The Trinitarian nature of God. By the will of the Father and the power of the Holy Spirit, Mary conceived God the Son (Luke 1:32, 1:36). In the Old Testament we find hints that God is one, but a communion of Persons. 

In Genesis he speaks in the first-person plural: “Let us …” (1:26). Later books in the canon speak of “the Spirit of God” and “the Wisdom of God” as if they were distinct persons. Only with the Incarnation was the truth about God made manifest. And that revelation began with the Christmas story.

The celebration of Christmas began at a time when heretics were denying these core doctrines of Christianity. In the fourth century, a Libyan named Arius gained a following by rejecting the coeternity and coequality of God the Son and God the Father. 

Meanwhile, other heretics — who followed a man named Marcion — asserted that Jesus possessed no divinity until the time of his baptism, as an adult, in the River Jordan. Still others — called Docetists or Gnostics — believed that Jesus’ human body was illusory and unreal.

The most effective way for the Church to counteract these heresies was to tell the Christmas story, and celebrate it as a historical fact.

"The Glory of Saint Nicholas," by António Manuel da Fonseca, in the ceiling of the Church of St. Nicholas in Lisbon, Portugal. Nicholas of Myra, a participant in the First Council of Nicaea, achieving the beatific vision in the shape of the Holy Trinity. (Wikimedia Commons)

So the feast emerged, in 336 in the West and a little bit later in the East.

And for the millennium and a half that followed, Christmas remained an important means of teaching Christianity. Why? Because there were no readily available, published catechisms in the Church. 

Some of the early Fathers (Lactantius and St. Gregory of Nyssa) had written summary handbooks of the Faith. But that was long before the invention of the printing press. So books, copied out by hand, were expensive rarities. And few people could read anyway.

Yet, for all those years, the Church raised up devout generations, millions of people who had a lively faith in Jesus Christ and a deep familiarity with his saving doctrine.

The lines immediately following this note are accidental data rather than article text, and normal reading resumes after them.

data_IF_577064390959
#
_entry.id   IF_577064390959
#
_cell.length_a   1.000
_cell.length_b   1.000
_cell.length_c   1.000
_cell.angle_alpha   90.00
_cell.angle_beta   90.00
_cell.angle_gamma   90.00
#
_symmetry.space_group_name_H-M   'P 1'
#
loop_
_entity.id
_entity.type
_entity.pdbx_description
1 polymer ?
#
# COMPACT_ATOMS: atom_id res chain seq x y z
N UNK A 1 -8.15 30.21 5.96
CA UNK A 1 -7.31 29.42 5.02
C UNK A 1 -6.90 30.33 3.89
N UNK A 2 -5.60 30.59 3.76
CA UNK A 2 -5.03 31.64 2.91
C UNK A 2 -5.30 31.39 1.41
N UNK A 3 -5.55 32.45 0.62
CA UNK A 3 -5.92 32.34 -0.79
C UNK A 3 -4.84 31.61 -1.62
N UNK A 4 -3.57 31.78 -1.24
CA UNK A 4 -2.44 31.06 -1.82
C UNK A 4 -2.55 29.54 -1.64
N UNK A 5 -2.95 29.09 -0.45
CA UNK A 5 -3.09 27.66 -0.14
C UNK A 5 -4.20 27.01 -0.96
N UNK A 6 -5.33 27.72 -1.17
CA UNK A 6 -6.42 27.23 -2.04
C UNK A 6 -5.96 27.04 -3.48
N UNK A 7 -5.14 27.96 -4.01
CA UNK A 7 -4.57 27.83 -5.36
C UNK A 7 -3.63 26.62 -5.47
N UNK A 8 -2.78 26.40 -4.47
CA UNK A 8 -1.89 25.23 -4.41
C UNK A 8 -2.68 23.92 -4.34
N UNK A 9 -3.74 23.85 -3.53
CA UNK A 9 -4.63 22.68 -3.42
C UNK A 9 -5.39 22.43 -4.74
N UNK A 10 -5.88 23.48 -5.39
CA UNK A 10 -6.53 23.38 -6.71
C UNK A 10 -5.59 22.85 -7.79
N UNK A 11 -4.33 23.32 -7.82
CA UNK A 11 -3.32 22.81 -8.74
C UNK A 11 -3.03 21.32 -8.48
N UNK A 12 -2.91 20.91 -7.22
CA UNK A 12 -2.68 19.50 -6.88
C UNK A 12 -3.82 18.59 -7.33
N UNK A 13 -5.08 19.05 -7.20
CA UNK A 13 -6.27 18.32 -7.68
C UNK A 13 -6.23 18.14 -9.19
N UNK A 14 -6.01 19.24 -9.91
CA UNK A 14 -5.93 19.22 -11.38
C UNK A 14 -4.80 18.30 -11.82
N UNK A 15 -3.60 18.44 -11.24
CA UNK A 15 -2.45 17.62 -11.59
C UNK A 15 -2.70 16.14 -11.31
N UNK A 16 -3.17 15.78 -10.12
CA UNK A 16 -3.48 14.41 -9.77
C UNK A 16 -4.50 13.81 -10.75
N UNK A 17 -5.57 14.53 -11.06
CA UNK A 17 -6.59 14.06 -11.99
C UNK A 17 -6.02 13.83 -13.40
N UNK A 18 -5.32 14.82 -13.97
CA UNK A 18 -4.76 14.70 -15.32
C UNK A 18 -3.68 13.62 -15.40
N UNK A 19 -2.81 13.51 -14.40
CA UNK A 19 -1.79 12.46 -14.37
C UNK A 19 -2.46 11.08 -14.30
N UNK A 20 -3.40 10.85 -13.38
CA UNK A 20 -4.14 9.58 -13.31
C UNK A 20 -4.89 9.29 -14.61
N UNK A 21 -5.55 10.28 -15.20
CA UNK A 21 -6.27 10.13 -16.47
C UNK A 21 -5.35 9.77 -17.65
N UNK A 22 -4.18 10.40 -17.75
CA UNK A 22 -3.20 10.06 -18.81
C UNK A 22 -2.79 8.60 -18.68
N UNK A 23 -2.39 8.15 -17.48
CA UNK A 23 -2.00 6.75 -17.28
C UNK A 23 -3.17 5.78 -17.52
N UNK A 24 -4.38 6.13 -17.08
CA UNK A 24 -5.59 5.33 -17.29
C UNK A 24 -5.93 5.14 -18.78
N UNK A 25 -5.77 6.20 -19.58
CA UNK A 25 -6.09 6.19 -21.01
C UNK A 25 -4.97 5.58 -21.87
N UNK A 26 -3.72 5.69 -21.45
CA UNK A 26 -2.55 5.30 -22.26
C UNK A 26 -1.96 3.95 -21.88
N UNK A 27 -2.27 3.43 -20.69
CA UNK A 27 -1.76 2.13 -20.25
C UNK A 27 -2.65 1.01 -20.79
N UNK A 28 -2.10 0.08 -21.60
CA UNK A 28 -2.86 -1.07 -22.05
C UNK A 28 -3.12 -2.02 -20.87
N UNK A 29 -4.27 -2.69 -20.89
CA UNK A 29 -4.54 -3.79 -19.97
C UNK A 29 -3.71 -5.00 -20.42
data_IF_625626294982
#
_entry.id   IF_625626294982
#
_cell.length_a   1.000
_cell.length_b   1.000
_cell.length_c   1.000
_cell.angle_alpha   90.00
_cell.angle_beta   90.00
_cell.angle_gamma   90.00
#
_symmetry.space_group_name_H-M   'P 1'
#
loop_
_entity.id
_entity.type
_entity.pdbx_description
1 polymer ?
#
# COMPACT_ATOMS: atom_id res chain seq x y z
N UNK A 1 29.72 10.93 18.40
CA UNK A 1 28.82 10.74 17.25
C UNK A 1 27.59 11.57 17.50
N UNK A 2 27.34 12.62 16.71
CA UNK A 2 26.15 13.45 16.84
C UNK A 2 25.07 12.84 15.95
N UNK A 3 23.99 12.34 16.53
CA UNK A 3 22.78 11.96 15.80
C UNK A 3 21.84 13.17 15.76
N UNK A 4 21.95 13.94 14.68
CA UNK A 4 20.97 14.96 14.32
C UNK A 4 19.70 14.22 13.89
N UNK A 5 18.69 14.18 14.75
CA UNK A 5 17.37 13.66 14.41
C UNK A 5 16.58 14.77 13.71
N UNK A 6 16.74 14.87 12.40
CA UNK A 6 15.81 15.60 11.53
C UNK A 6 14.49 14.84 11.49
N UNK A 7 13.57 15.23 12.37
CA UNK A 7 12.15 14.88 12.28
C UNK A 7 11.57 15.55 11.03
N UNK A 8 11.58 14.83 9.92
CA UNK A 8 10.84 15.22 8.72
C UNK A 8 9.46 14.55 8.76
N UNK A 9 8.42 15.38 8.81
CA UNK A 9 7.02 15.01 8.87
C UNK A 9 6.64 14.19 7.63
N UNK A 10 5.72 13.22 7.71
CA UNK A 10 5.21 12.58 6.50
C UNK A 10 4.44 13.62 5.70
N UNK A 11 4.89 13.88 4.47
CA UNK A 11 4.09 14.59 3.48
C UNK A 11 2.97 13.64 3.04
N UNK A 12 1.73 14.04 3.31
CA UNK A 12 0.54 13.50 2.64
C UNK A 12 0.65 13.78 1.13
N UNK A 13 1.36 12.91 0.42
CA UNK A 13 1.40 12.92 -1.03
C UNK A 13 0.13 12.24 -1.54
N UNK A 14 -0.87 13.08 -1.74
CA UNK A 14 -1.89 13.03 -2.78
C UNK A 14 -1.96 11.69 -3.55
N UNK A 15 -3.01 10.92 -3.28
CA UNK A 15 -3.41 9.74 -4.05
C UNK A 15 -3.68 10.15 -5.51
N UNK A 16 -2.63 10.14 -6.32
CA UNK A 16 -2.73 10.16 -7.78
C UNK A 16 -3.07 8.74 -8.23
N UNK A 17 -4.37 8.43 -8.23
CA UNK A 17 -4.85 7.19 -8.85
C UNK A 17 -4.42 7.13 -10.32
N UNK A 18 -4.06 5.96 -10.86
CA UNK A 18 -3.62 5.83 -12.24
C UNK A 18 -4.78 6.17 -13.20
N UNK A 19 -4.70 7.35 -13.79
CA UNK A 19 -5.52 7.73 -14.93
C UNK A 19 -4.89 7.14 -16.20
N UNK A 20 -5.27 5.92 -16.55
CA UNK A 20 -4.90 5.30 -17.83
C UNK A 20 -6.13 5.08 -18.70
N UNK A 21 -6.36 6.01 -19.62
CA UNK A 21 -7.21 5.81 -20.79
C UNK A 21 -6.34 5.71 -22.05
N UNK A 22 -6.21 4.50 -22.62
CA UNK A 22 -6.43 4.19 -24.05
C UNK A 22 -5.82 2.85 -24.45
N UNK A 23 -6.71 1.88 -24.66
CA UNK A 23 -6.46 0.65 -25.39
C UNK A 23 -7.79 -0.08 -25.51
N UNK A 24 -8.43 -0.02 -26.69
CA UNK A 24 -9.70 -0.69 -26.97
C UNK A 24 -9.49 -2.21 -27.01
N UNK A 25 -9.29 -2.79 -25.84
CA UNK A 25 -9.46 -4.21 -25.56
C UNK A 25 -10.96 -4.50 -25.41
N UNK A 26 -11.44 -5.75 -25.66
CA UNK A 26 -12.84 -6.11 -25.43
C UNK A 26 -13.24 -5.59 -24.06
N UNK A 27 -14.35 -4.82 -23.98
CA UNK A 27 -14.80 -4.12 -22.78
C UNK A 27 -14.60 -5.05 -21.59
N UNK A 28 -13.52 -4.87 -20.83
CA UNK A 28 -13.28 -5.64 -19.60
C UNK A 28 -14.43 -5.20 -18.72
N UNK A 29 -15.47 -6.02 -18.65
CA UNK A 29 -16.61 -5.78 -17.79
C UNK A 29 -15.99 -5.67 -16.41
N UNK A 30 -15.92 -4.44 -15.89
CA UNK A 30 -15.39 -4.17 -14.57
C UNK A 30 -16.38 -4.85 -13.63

One of the great Church historians of the last century, Father Josef Jungmann, gave credit to the feasts. The liturgy, he said, “dominated the seasons of the year through the celebration of the ecclesiastical feasts and impressed the chief mysteries of faith upon the popular consciousness.”

So, by celebrating Christmas, believers grew in their understanding of the incarnation of the Lord … the humanity and divinity of Jesus … the life of the eternal Trinity.

They learned the mysteries of Christianity by celebrating the mysteries of Christianity.

The exercise is just as useful in an age of widespread literacy. Today we Catholics do have a catechism, and yet it also points us to the feasts: “The memorial is not merely the recollection of past events. . . . In the liturgical celebration of these events, they become in a certain way present and real.”

That is how feasts work in biblical religion. They teach, but they don’t merely instruct. God does not summon his people to attend a history class. A feast teaches by sharing life. The people of today come to participate in a long-ago, saving event.

And so this season Catholics will celebrate — some in churches and some at home — and they’ll sing their creed with gusto, to melodies they’ve known since childhood.

“Silent night, holy night!

Son of God, love’s pure light!”


“Veiled in flesh the Godhead see!

Hail the incarnate Deity!”

Their children and their grandchildren will hear and join in, and the calendar will teach another generation, as it has taught all others.